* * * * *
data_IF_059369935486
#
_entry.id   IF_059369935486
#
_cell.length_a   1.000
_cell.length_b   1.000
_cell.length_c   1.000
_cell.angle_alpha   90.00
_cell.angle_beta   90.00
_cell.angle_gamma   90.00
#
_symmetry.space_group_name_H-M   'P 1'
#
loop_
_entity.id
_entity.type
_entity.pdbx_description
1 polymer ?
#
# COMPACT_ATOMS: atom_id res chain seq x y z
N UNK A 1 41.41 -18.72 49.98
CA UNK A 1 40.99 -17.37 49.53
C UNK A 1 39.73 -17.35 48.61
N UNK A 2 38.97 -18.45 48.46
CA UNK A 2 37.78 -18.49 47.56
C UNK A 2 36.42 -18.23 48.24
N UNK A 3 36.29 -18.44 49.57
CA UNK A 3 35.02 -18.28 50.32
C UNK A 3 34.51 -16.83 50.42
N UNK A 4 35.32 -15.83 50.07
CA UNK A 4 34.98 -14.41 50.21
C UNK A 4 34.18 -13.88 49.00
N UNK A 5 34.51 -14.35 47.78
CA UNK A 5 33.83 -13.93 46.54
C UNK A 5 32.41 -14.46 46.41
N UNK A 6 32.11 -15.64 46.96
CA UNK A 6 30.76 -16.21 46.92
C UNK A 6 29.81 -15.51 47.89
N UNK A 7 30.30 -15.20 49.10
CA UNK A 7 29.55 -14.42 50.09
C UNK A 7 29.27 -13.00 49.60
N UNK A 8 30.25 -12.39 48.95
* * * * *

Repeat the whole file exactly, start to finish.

data_IF_059369935486
#
_entry.id   IF_059369935486
#
_cell.length_a   1.000
_cell.length_b   1.000
_cell.length_c   1.000
_cell.angle_alpha   90.00
_cell.angle_beta   90.00
_cell.angle_gamma   90.00
#
_symmetry.space_group_name_H-M   'P 1'
#
loop_
_entity.id
_entity.type
_entity.pdbx_description
1 polymer ?
#
# COMPACT_ATOMS: atom_id res chain seq x y z
N UNK A 1 41.41 -18.72 49.98
CA UNK A 1 40.99 -17.37 49.53
C UNK A 1 39.73 -17.35 48.61
N UNK A 2 38.97 -18.45 48.46
CA UNK A 2 37.78 -18.49 47.56
C UNK A 2 36.42 -18.23 48.24
N UNK A 3 36.29 -18.44 49.57
CA UNK A 3 35.02 -18.28 50.32
C UNK A 3 34.51 -16.83 50.42
N UNK A 4 35.32 -15.83 50.07
CA UNK A 4 34.98 -14.41 50.21
C UNK A 4 34.18 -13.88 49.00
N UNK A 5 34.51 -14.35 47.78
CA UNK A 5 33.83 -13.93 46.54
C UNK A 5 32.41 -14.46 46.41
N UNK A 6 32.11 -15.64 46.96
CA UNK A 6 30.76 -16.21 46.92
C UNK A 6 29.81 -15.51 47.89
N UNK A 7 30.30 -15.20 49.10
CA UNK A 7 29.55 -14.42 50.09
C UNK A 7 29.27 -13.00 49.60
N UNK A 8 30.25 -12.39 48.95